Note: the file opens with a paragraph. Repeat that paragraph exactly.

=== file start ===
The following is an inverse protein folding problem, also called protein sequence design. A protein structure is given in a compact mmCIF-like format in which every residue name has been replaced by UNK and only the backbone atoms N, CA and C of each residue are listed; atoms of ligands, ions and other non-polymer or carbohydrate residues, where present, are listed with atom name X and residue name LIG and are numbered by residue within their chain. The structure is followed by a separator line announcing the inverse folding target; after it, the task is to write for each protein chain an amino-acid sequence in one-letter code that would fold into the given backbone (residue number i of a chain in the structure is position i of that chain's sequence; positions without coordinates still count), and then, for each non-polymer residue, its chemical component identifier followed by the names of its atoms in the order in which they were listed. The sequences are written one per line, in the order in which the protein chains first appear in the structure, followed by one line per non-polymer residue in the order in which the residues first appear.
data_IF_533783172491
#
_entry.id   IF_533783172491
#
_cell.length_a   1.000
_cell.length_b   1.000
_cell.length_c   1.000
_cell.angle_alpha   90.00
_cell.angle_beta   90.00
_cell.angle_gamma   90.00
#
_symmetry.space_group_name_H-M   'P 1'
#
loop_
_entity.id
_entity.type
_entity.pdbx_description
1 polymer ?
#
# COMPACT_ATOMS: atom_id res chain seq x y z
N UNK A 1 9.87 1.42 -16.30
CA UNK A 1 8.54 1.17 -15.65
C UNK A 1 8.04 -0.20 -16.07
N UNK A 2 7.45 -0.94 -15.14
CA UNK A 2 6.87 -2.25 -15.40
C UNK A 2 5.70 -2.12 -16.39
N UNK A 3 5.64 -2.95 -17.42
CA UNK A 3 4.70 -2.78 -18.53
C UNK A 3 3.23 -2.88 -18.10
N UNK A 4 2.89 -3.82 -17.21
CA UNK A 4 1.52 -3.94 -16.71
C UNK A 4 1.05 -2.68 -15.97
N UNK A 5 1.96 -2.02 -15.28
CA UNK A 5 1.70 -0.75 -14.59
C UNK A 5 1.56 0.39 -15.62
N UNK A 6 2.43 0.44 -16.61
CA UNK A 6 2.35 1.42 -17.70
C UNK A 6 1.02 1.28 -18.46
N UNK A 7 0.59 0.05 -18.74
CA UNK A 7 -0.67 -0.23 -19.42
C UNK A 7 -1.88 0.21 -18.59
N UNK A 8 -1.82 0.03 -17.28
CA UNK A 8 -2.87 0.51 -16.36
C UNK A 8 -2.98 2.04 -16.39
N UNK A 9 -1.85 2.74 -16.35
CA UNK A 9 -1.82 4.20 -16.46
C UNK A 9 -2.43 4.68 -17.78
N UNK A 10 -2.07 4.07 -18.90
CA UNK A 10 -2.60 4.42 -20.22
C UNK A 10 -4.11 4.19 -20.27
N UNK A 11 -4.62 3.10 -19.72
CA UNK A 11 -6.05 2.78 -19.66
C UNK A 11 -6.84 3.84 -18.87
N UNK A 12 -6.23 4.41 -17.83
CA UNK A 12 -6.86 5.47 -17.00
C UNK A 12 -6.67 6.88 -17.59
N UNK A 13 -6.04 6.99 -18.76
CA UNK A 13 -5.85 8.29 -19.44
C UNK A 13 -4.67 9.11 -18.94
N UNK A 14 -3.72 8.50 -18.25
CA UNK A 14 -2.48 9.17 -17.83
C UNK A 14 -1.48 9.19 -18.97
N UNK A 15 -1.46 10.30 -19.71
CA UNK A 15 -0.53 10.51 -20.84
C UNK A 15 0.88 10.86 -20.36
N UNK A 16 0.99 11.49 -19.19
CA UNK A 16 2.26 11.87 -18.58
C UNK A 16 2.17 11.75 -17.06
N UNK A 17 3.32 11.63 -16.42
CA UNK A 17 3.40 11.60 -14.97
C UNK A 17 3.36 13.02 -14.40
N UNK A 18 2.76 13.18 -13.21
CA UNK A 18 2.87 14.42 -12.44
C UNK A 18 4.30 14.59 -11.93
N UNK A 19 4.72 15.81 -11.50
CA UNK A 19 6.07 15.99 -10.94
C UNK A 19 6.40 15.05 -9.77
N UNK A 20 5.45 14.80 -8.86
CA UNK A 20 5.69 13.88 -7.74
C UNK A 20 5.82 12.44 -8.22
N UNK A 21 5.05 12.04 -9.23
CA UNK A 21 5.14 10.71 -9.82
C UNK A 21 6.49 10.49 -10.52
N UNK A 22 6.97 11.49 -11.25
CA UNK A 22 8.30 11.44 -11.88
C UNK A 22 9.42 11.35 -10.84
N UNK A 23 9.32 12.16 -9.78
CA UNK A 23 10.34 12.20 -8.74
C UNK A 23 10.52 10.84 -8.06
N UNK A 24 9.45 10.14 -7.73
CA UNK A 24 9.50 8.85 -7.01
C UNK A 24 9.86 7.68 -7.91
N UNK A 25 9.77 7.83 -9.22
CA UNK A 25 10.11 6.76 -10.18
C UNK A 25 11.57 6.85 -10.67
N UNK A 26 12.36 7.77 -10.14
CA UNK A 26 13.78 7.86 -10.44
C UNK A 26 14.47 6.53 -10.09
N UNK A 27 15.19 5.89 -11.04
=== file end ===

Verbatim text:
The following is an inverse protein folding problem, also called protein sequence design. A protein structure is given in a compact mmCIF-like format in which every residue name has been replaced by UNK and only the backbone atoms N, CA and C of each residue are listed; atoms of ligands, ions and other non-polymer or carbohydrate residues, where present, are listed with atom name X and residue name LIG and are numbered by residue within their chain. The structure is followed by a separator line announcing the inverse folding target; after it, the task is to write for each protein chain an amino-acid sequence in one-letter code that would fold into the given backbone (residue number i of a chain in the structure is position i of that chain's sequence; positions without coordinates still count), and then, for each non-polymer residue, its chemical component identifier followed by the names of its atoms in the order in which they were listed. The sequences are written one per line, in the order in which the protein chains first appear in the structure, followed by one line per non-polymer residue in the order in which the residues first appear.